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I would never have thought that the author of the bestselling Duncton Wood Chronicles had such a story to tell, although I knew it would be beautifully written. It contains haunting passages constructed with a spellbinding lyricism that continues to affect you long after you have turned the final page. Capturing life in 1950’s seaside England, its appeal lies in its ability to convey the central character’s aching desolation whilst surging you on through a strength of personal spirit that is impossible to resist. The back cover says it is ‘based’ on the author’s childhood; I believed every word.
Five-year-old Jimmy Rova is the unwanted child of a mother who rejects him, and whose other children bully him. The one thing he can call his own is a pair of shoes, a present from the only person he feels has ever loved him. When they are cruelly taken away, Jimmy spirals down into a state of loneliness and terrible loss from which there seems no recovery. This triumphant story of a boy’s struggle with early trauma and his remarkable journey into adulthood is based on William Horwood's own remarkable childhood in south-east England after the Second World War. Using all the skills that went into the creation of his modern classics, Horwood has written an inspiring story of a journey from a past too painful to imagine to the future every child deserves.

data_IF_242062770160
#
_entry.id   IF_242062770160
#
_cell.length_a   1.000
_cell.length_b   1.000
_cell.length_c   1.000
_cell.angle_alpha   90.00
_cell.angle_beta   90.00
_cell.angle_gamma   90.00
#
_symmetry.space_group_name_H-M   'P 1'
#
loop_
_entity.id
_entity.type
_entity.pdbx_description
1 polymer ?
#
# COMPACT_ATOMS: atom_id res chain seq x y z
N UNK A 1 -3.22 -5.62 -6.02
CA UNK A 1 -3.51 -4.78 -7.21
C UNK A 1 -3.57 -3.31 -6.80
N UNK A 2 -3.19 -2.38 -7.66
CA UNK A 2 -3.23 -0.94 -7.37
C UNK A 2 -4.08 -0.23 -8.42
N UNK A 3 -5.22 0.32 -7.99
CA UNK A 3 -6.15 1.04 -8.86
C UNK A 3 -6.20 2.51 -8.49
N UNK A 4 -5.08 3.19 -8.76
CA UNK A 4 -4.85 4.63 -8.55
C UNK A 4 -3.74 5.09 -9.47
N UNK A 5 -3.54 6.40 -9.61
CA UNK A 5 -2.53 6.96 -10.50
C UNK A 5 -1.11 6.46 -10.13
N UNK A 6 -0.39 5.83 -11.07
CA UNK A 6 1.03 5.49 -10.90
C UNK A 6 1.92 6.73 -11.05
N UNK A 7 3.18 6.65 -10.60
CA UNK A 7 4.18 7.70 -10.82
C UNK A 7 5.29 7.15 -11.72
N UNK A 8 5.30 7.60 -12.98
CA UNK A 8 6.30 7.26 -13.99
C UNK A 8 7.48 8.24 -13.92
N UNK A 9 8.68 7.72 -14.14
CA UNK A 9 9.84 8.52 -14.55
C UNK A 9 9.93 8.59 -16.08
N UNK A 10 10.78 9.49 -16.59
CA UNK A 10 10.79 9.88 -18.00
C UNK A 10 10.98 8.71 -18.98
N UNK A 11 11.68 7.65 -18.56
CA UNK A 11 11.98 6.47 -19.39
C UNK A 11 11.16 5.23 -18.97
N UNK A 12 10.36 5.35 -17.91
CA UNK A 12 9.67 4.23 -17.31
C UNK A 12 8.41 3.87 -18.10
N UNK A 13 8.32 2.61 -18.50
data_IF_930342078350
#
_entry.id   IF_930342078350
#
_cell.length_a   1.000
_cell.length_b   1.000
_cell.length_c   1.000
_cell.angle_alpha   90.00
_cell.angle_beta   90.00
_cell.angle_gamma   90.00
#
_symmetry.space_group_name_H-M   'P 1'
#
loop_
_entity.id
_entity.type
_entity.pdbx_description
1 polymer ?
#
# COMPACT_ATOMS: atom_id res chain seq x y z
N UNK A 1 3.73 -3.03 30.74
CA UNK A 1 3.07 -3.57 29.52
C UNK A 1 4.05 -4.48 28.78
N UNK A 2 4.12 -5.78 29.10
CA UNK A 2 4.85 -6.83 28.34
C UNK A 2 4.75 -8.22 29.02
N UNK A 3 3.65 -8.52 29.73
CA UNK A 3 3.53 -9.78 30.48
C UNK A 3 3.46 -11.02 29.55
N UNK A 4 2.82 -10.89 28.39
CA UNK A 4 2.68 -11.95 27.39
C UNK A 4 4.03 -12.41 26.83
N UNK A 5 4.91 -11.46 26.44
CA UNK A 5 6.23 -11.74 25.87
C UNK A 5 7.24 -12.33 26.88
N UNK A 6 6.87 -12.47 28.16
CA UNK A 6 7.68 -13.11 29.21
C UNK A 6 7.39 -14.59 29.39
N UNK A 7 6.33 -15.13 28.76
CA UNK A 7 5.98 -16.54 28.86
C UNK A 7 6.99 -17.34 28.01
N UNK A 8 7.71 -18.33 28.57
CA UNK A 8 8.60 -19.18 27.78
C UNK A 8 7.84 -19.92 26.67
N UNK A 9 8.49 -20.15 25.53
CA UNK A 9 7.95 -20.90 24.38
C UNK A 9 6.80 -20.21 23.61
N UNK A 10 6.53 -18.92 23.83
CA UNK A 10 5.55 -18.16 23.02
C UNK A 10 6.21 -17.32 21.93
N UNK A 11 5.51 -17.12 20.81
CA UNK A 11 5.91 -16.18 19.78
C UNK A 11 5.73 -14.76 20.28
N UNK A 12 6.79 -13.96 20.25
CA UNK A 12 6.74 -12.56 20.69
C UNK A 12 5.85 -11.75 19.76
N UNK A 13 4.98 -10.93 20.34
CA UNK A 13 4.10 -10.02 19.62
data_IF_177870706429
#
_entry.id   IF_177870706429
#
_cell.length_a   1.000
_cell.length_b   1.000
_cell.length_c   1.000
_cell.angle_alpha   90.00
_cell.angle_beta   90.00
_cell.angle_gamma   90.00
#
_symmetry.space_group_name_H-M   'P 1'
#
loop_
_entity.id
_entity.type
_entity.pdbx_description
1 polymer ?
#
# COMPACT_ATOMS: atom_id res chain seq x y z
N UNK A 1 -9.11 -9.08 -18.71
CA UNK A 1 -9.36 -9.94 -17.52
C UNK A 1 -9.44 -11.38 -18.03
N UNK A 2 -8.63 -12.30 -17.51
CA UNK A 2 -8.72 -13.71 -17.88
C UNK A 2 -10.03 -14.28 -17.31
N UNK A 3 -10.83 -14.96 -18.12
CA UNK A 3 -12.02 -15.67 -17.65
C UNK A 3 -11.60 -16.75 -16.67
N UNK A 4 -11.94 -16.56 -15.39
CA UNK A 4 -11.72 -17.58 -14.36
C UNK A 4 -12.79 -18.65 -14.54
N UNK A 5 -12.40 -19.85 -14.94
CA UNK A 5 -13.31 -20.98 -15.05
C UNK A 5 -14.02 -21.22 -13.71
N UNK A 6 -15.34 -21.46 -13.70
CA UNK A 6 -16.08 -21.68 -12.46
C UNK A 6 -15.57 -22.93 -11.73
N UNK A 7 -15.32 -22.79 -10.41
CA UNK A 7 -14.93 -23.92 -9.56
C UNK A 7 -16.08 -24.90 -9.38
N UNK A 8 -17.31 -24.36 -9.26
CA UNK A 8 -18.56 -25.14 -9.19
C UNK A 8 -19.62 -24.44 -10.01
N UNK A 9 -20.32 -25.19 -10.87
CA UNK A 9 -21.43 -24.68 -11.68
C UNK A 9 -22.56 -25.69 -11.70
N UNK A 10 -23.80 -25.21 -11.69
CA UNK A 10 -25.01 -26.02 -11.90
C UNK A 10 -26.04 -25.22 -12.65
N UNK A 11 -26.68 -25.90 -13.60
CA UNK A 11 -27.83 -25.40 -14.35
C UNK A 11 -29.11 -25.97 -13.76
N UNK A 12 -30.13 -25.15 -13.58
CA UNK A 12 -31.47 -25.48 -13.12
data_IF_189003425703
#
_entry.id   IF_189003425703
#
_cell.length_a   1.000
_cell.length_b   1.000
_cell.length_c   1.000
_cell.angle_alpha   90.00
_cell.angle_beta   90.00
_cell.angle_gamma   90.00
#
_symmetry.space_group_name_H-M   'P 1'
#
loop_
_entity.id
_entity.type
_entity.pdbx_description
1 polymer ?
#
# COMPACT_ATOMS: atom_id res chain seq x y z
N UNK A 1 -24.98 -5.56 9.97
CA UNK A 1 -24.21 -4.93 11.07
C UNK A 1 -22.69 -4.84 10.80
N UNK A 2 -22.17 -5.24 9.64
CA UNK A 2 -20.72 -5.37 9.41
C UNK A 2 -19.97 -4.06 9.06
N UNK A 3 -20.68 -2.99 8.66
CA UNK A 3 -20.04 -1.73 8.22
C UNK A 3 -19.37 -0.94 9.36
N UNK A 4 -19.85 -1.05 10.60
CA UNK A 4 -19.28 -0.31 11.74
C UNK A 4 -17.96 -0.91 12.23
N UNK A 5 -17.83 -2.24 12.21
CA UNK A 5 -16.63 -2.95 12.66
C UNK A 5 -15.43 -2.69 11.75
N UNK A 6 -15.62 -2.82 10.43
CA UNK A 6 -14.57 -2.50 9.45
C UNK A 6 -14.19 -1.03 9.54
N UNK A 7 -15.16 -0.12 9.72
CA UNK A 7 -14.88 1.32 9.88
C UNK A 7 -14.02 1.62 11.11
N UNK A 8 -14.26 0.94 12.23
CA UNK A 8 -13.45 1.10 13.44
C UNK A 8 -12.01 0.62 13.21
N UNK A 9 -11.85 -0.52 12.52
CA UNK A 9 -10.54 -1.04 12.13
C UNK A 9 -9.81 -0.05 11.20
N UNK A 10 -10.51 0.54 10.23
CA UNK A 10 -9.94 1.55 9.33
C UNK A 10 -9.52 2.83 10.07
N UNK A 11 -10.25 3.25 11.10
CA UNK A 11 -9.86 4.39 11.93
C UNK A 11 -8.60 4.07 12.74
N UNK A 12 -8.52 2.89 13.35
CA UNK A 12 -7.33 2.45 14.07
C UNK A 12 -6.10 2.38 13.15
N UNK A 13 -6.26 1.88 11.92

Closing date: 17/10/2020
Publication date: 04/04/2005
|Publication date:||4th April 2005|
|Genres:||Biography / Autobiography,|
William Horwood was born in Oxford in 1944, the illegitimate last child of five. He was a feature editor with the Daily Mail until 1978 when he began work on the first of his now classic Duncton Chronicles series which became instant international bestsellers. Despite their enormous success, and that of his later novels, Horwood has written that he would gladly have exchanged them all to have known the identity of his father and ‘held his hand, if only for a moment’. William has been married three times, has six children and now lives in Oxford, just a few hundred ...More About William Horwood